What Icahn Knows About the New iPhone: Channel Control
NEW YORK (TheStreet) -- Carl Icahn gave up his position in Dell
This is the kind of thing that makes Icahn, Icahn.
First, the Dell thing was done. By this week, Icahn found himself battling over pennies per share, against a group that had the votes to deny him even the pennies. He's pushed the price up, he's got a gain, so cash out.
Icahn informed Dell's board he held $1 billion of its shares in March, when it was selling at about $13.25/share. The current price is $13.85. In math class, we call that a profit.
So what about Apple? Apple has become a battleground stock with fairly predictable patterns. When Apple makes a market move, the shares go down. When it makes a boardroom move, the shares go up.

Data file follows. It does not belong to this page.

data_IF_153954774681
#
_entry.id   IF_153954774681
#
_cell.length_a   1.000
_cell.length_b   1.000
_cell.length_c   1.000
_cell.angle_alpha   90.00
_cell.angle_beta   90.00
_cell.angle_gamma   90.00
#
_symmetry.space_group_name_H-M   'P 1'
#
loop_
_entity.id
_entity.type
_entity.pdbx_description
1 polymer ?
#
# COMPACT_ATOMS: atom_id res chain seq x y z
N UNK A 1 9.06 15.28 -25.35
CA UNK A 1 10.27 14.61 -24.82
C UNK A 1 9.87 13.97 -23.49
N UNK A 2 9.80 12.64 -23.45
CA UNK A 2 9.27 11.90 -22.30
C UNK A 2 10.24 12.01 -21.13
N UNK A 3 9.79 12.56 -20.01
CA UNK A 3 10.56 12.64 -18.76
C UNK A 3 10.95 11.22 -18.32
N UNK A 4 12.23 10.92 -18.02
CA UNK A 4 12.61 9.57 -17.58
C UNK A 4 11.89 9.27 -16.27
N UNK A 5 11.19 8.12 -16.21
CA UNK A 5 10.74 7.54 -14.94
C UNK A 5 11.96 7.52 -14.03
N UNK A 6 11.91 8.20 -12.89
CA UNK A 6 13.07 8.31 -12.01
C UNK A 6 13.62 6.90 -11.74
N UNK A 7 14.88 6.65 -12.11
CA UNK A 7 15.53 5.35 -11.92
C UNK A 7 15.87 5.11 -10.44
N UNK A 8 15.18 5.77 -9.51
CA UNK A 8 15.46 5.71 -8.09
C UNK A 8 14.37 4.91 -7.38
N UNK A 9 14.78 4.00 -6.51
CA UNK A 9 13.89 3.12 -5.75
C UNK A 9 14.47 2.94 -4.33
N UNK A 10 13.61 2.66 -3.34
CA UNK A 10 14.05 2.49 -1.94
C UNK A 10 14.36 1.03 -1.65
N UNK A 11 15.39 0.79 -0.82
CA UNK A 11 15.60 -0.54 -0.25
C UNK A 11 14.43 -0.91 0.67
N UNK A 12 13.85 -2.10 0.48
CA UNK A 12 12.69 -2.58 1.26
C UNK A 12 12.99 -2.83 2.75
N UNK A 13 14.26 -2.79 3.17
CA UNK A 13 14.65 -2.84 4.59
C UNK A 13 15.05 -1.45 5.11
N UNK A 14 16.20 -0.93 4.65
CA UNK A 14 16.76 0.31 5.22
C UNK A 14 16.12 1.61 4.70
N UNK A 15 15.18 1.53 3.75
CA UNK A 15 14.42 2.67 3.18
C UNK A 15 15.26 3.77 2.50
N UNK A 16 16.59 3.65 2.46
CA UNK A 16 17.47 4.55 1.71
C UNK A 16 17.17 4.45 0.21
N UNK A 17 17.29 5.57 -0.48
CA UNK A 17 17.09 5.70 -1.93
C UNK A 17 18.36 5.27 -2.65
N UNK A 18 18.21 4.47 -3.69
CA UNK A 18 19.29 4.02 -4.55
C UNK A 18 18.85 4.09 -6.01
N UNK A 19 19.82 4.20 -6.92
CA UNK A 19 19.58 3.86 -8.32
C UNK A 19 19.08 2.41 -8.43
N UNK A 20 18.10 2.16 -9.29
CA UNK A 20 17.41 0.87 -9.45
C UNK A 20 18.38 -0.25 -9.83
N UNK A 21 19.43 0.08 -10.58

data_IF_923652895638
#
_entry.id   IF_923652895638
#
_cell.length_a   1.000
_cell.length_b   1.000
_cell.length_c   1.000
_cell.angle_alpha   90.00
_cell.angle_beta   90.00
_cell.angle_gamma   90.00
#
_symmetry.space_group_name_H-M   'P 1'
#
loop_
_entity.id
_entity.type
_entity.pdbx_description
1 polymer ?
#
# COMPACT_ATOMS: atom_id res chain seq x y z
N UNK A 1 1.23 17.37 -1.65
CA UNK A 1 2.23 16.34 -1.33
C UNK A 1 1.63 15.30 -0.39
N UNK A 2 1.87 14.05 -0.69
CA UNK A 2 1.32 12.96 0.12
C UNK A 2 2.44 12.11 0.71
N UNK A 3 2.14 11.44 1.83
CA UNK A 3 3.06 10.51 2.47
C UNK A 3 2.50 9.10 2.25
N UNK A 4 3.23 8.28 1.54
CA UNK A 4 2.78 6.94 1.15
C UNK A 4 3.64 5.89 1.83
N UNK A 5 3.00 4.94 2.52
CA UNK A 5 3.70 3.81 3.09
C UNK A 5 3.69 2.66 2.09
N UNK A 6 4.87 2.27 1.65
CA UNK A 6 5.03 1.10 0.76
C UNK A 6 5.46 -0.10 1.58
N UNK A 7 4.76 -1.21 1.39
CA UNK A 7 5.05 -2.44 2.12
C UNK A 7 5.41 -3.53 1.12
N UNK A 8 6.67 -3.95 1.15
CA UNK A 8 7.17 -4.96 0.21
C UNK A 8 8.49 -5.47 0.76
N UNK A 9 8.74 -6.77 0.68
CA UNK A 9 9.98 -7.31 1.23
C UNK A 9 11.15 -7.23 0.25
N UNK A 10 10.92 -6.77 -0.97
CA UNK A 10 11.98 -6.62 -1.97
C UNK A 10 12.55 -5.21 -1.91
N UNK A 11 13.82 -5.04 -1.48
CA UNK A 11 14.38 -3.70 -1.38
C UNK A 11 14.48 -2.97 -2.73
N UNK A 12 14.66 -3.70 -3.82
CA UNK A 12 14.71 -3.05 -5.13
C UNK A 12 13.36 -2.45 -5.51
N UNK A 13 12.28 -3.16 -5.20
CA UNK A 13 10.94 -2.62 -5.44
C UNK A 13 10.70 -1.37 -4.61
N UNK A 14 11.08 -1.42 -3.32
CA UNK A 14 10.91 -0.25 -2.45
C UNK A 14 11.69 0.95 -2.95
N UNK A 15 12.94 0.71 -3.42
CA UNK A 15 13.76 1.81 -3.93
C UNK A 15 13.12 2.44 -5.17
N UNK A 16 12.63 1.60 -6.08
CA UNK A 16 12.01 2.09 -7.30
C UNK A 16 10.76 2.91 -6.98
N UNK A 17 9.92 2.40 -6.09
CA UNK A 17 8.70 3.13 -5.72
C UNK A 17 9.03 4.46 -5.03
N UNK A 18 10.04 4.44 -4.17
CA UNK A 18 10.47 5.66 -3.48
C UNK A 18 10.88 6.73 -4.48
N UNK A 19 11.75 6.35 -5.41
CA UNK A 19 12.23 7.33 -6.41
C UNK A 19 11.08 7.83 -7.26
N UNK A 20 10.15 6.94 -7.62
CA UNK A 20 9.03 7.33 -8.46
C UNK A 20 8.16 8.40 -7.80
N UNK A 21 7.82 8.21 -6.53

This means there is action in Apple. Its 52-week low is $385/share. Its high during 2013 is about $550/share. So the current price of $468 is in the middle of its trading range.
Then there's something Icahn knows, that all the analysts dismissing the iPhone 5C and 5S models are ignoring.
Apple controls the channel. (That's short for the sales channel, or the distribution channel. The channel is how phones get from manufacturers to consumers.)
If you're going out to get a phone, chances are you're going to a carrier-owned store. A year ago, those stores were pushing Android phones. With the new announcements, they're pushing iPhones -- all of them.
The key is in the pricing. Just go by the Apple store's official 5C page. You will be getting the new phone for as low as $99, with a wireless plan. That's the full retail price out of the box. They're asking $550-$650 for the same phone, unlocked.
That's a really big spread. It creates a huge mark-up for the carriers carrying the phone. If a two-year wireless plan on a single phone costs just $50/month, that's $1,200 going to the carrier for a $450 subsidy. The pricing is designed to discourage buyers from thinking differently.